New statue honours lost fishermen

Hundreds of people turned out to witness the unveiling of a lasting memorial to lost fishermen.

Thursday, 28th September 2017, 11:57 am
Updated Thursday, 28th September 2017, 1:19 pm
Elected Mayor Norma Redfearn and Julie Myhill unveiled the statue. Picture by Jane Coltman

The completed sculpture, named Fiddler’s Green, was revealed to the public at its permanent home on land near the sands at the Fish Quay, in North Shields.

Crowds flocked to the site on Sunday to catch a first glimpse of the awe-inspiring 10ft 6ins sculpture during the special Fiddler’s Green Day celebration event, which also featured live music and speeches from those involved in the project.

Sculptor Ray Lonsdale. Picture by Jane Coltman

It came about after the North Shields Fishermen’s Heritage Project (NSFHP) was formed to provide a fitting memorial to fishermen who died doing their job after leaving the port of North Shields.

Thanks to the generosity of the community and local businesses, as well as support from North Tyneside Council and Places for People and Urban Splash, the £75,000 needed to make the idea a reality was raised in less than a year.

The sculpture was officially unveiled by North Tyneside’s Elected Mayor Norma Redfearn, as well as Julie Myhill, whose partner James Noble was the last fisherman to lose his life after leaving the port.

Mayor Redfearn said: “It looks absolutely fantastic.

Henry Howard and his granddaughter. Picture by Jane Coltman

“The sculpture is a fitting tribute to those who lost their lives just doing their job. People will travel from far and wide to see it and this is a great way to support the ongoing regeneration of the Fish Quay.”

Julie Myhill added: “There are memorials all over the country, but there’s been nothing in North Shields until now. James has a plaque on the Fish Quay, but I am over the moon that there is now somewhere for me to come to at the seafront to think of James.”

For members of the NSFHP, some of whom have lost family, friends and colleagues, the event proved highly emotional and marked the culmination of many months of tireless work and fund-raising.

Vice-chairman Henry Howard came up with the idea after his granddaughter told him there should be something to honour lost fishermen. He said: “It’s been a really proud day for me to see finally the memorial for lost fishermen unveiled.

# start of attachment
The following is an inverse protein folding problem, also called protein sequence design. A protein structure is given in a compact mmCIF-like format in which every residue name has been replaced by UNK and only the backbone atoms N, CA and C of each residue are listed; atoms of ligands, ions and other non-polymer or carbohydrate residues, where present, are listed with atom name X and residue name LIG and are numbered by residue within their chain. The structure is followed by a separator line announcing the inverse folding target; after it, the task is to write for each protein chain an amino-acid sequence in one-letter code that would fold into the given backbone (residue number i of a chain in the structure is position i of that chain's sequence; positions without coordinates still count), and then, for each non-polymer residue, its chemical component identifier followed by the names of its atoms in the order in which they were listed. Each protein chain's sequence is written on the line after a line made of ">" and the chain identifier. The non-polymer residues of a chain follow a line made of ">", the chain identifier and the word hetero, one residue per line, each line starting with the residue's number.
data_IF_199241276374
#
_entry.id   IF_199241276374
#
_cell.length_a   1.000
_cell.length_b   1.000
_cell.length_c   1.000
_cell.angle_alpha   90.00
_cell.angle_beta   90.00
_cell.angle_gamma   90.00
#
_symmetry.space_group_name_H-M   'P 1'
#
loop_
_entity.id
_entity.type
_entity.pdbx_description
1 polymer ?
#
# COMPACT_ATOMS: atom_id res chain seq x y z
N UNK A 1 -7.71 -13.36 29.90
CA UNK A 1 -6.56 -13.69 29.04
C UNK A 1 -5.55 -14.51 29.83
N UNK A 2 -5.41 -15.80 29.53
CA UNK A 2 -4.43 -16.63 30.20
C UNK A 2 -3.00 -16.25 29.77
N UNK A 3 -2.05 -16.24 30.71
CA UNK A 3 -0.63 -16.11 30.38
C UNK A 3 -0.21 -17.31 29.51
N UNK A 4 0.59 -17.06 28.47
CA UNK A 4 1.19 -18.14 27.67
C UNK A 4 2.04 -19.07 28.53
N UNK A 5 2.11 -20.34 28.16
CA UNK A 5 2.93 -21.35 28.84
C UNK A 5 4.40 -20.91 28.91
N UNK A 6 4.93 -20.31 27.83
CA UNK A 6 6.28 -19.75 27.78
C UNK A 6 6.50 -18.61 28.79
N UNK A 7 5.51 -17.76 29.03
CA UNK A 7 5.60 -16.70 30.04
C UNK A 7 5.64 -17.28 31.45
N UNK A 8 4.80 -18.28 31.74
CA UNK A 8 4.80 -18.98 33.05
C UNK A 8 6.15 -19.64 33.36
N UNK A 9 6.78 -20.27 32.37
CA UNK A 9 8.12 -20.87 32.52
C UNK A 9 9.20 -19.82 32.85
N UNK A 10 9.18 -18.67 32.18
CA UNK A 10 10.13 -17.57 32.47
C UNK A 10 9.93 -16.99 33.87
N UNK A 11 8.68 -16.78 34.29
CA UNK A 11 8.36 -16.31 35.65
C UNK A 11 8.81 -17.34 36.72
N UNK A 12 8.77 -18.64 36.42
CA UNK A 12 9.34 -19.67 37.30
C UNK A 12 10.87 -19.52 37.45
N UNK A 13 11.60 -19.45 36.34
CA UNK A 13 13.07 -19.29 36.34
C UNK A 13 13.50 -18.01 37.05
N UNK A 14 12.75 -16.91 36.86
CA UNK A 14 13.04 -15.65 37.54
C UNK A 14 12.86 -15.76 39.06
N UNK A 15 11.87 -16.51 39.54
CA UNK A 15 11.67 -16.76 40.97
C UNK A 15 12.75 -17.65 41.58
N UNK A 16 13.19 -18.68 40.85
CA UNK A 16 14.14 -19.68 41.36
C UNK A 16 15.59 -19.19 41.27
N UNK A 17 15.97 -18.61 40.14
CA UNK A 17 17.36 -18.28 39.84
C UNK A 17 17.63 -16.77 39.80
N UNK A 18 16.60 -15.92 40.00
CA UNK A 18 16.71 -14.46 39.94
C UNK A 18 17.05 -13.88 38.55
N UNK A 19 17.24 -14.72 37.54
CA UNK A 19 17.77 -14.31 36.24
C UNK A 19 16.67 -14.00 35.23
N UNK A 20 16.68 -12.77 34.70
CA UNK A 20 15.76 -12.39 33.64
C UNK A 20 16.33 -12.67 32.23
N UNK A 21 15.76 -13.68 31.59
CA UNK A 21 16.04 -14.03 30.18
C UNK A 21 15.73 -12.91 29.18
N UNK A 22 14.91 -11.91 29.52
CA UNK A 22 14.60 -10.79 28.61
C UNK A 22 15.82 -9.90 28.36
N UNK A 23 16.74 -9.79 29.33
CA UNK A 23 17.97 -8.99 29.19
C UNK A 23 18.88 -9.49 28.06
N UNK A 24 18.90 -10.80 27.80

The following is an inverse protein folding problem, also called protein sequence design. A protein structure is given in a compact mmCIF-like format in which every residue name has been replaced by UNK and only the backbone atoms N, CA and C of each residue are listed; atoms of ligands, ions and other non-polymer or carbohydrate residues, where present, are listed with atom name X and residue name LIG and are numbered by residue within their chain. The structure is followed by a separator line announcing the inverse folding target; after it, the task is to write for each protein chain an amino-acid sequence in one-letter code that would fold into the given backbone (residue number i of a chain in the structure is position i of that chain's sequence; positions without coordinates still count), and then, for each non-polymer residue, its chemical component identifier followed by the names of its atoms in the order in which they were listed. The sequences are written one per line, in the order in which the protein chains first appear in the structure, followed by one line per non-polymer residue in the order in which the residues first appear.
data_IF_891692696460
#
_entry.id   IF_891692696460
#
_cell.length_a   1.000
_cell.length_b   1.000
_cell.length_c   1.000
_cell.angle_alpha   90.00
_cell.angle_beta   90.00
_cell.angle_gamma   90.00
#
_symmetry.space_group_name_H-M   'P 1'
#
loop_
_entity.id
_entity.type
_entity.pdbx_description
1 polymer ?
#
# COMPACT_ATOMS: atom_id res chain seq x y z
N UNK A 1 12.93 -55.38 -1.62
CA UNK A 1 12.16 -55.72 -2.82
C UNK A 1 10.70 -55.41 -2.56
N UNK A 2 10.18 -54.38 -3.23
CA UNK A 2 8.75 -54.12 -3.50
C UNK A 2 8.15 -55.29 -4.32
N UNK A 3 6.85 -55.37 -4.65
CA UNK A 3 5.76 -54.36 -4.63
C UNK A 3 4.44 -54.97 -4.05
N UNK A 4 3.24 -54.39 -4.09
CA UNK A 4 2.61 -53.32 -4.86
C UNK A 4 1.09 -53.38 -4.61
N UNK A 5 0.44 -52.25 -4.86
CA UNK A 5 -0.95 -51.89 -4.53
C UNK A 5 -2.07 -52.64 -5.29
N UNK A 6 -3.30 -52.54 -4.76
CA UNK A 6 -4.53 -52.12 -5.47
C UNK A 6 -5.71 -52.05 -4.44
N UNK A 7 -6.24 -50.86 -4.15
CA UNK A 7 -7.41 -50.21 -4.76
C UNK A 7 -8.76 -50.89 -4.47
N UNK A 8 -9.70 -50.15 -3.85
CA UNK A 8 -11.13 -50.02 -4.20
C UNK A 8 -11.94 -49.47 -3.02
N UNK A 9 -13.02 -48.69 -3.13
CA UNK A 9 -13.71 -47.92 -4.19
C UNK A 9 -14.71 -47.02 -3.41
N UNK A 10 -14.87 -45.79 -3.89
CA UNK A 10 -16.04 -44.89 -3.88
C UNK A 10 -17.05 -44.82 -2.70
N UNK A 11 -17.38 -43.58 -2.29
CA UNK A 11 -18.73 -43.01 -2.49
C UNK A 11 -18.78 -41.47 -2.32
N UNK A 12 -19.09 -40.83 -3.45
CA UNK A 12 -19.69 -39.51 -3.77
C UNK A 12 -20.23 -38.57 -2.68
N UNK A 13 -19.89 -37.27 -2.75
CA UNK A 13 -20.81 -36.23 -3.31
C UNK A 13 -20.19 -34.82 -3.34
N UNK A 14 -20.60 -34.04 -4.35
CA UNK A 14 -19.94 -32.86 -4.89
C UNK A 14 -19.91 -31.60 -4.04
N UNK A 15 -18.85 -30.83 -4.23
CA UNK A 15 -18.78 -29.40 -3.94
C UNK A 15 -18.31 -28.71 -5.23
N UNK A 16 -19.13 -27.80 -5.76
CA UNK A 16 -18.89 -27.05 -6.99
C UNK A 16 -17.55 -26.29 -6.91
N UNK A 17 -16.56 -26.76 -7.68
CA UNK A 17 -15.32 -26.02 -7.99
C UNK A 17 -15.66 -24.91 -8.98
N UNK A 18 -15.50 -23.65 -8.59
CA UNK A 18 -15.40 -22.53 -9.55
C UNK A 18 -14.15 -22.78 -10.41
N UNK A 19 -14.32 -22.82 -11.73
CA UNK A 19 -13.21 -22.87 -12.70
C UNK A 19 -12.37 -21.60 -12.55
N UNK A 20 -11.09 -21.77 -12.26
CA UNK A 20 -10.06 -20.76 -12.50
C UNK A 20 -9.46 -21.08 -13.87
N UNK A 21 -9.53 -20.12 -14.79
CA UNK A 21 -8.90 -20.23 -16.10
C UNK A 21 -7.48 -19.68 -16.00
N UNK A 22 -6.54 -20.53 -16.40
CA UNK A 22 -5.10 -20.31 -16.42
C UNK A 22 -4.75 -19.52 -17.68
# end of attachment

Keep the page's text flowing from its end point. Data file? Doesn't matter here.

Crowds at the event. Picture by Jane Coltman

“I am prouder still to have been able to make my granddaughter’s wish come true – she will now see a memorial to the fishermen who never came home.

“It’s a privilege to have worked alongside a fantastic team who have worked tirelessly to make this day happen. I salute them for their commitment to this project.”

Renowned sculptor Ray Lonsdale, the man behind the famous Tommy sculpture in Seaham, was tasked with creating the memorial, which was inspired by an image of a fisherman taken in 1959 by local photographer Harry Hann.

Ray said: “Fiddler’s Green is one of the larger pieces I’ve done, and it’s been interesting for me tackling a different area like the fishing industry, I’ve really enjoyed doing it.

Live music at the event. Picture by Jane Coltman

“Memorial unveilings are always a bit of a nerve-wracking time for me because of the sense of anticipation and you just don’t know what reaction you’ll get when the covers come off, but I was delighted that the feedback at its unveiling was so positive.”

Alan Campbell, Tynemouth MP, also addressed the crowd and said: “Well done to the North Shields Fishermen’s Heritage Project and to everybody who contributed to getting this memorial, which is long overdue, here at last. It is a massive team and community achievement that we should all be very proud of.”

The project has also been supported by Robertson Construction, which carried out work to prepare the ground for the sculpture ahead of its arrival, and Cygnet Events, which helped North Tyneside Council and the NSFHP organise Fiddler’s Green Day.

Sculptor Ray Lonsdale. Picture by Jane Coltman
Henry Howard and his granddaughter. Picture by Jane Coltman
Crowds at the event. Picture by Jane Coltman
Live music at the event. Picture by Jane Coltman